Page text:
least some might have a reason to. It's also plain that even if there is 
no

recourse, people will want to know if their identifying information has
been disclosed.



Hi Nathan,

Thanks, I think I understand your points better now. Let me see if I can 
respond. I'm not a Checkuser or CU clerk, and I am commenting only from my 
limited ability to get information as an outsider.


If we notify all users who have been CU'd as we are discussing, what I 
speculate will happen is an increase in the volume of people who contact the 
CU who used the tool, their local AUSC or ArbCom, other local CUs, OTRS, and 
the ombudsmen. This will increase the workload of emailed questions for the 
CU who used the tool and anyone else who might be contacted. This increase 
in workload could require an increase the number of people on AUSC or other 
audit groups who have access to the tool in order to supervise the CUs who 
are doing the front-line work, and this increase in the number of CUs makes 
it more possible for a bad CU to slip through.


Another other problem that I foresee is that if a user appeals the original 
CU decision to another CU or any group that audits CUs, then the user is put 
in the position of trusting that whoever reviews the first CU's work is 
themselves trustworthy and competent. The user still doesn't get the 
personal authority to review and debate the details of the CU's work. Since 
my understanding is that CUs already check each other's work, I'm unsure 
that an increase in inquiries and appeals to supervisory groups would lead 
to a meaningful improvement as compared to the current system in CU accuracy 
or data privacy.


So, what I foresee is an increase in workload for audit groups, but little 
meaningful increase to the assurance that the CU tool and data are used and 
contained properly. Additionally, as has been mentioned before, I worry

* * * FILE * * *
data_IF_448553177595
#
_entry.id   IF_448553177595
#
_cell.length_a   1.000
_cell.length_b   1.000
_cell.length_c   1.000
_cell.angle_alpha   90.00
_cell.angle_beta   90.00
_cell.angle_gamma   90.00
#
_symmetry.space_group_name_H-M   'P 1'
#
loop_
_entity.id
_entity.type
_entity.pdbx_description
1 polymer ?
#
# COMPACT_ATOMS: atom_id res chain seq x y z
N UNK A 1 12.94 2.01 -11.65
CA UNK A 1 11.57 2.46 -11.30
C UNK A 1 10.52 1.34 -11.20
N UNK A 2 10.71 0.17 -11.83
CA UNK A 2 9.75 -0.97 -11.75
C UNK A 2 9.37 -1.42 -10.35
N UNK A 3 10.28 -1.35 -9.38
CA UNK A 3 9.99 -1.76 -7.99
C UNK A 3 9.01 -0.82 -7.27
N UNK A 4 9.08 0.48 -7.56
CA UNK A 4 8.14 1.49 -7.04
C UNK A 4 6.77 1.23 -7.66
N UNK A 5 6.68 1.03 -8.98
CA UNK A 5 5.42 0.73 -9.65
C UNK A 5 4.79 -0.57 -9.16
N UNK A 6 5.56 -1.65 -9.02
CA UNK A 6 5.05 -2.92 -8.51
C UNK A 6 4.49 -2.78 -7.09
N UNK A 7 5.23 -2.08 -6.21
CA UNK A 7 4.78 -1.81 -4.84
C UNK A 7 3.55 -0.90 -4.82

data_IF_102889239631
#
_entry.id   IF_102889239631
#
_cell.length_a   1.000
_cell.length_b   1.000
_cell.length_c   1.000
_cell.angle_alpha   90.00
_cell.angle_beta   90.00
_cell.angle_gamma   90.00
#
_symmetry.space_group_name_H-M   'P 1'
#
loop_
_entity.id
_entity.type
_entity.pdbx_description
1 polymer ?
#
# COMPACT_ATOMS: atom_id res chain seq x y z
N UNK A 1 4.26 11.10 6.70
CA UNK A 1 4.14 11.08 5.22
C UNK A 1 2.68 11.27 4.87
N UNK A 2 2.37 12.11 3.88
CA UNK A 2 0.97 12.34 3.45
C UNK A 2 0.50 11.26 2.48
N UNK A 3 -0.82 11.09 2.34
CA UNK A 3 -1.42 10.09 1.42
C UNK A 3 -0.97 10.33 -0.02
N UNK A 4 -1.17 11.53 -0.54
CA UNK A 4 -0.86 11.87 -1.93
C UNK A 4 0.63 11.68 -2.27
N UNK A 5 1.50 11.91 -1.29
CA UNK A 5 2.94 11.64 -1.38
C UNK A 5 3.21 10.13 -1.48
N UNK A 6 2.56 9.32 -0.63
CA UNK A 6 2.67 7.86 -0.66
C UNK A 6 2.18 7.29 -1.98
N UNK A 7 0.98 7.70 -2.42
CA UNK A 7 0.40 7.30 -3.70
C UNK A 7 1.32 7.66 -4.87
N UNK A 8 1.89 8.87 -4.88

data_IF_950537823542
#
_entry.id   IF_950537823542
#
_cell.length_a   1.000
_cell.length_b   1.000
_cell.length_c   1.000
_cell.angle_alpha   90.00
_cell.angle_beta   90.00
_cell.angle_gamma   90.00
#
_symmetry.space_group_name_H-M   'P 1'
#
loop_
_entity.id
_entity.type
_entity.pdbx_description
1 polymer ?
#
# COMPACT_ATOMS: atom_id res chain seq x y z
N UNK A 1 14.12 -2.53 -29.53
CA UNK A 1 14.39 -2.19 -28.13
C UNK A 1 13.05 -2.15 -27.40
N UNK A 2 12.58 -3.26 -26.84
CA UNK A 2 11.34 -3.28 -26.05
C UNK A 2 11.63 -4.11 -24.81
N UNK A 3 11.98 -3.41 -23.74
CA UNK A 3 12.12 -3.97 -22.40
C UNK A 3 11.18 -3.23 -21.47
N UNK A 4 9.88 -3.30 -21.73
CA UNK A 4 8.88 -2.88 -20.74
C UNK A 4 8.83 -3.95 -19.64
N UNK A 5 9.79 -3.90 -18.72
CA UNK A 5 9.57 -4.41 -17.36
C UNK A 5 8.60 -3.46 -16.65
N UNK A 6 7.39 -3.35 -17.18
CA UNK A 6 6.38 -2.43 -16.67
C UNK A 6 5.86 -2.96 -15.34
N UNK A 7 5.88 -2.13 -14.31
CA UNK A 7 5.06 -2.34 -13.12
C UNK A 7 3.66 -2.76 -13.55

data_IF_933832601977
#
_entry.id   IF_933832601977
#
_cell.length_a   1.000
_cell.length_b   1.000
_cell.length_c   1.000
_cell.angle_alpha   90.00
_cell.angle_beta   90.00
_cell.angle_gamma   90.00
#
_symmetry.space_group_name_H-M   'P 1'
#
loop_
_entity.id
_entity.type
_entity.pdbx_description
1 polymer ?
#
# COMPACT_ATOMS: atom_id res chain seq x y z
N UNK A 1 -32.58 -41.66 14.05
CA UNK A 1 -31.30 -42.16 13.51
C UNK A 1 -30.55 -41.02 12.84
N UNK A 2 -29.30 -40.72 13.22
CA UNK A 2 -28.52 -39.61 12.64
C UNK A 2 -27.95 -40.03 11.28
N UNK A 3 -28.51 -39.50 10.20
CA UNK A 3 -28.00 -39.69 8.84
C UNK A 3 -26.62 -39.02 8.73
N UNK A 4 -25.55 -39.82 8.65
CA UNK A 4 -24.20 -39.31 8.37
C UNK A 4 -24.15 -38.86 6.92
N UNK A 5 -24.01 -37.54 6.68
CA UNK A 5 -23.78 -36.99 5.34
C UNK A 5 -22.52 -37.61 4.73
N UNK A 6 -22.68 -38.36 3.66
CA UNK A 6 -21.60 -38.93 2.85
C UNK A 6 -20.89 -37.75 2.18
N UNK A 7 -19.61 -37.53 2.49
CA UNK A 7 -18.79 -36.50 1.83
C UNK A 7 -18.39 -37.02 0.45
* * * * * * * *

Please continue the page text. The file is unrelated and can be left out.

about the risk of giving sockpuppets additional information that they might 
be able to use to evade detection.


I agree with you that there might be bad CUs in the current system, although 
personally I haven't heard of any. Where I think we differ is on the 
question of what should be done to limit the risk of bad CUs while balancing 
other considerations. At this point, I think the available public evidence 
is that there are more problems with sophisticated and persistent 
sockpuppets than there are problems with current CUs. I hope and believe 
that current CUs and auditors are generally honest, competent, and vigilant 
about watching each other's work.


Pine 



___
Wikimedia-l mailing list
Wikimedia-l@lists.wikimedia.org
Unsubscribe: https://lists.wikimedia.org/mailman/listinfo/wikimedia-l


Re: [Wikimedia-l] CheckUser openness

2012-06-15 Thread Martijn Hoekstra
On Fri, Jun 15, 2012 at 9:51 PM, ENWP Pine deyntest...@hotmail.com wrote:

 Hi Nathan,

 For a moment, let's suppose that there is a global policy that all CU
 checks must be disclosed to the person being checked, with the
 information
 disclosed in private email, and only consisting of the date of the check
 and the user who performed the check. What benefit does this have to the
 user who was checked? This information doesn't make the user more secure,
 it doesn't make the user's information more private, and there are no
 actions that the user is asked to take. Perhaps there is a benefit, but I
 am having difficulty thinking of what that benefit would be. I can think
 of
 how this information would benefit a dishonest user, but not how it would
 benefit an honest user. If there is a valuable benefit that an honest
 user
 receives from this information, what is it?

 Thanks,


 Pine


 Pine: As you have said, checkuser oversight comes from AUSC, ArbCom and
 the
 ombudspeople. These groups typically respond to requests and complaints
 (well, the ombuds commission typically doesn't respond at all). But you
 only know to make a request or complaint if you know you've been CU'd. So
 notifying people that they have been CU'd would allow them to follow up
 with the oversight bodies. My guess is most would choose not to, but at
 least some might have a reason to. It's also plain that even if there is
 no
 recourse, people will want to know if their identifying information has
 been disclosed.


 Hi Nathan,

 Thanks, I think I understand your points better now. Let me see if I can
 respond. I'm not a Checkuser or CU clerk, and I am commenting only from my
 limited ability to get information as an outsider.

 If we notify all users who have been CU'd as we are discussing, what I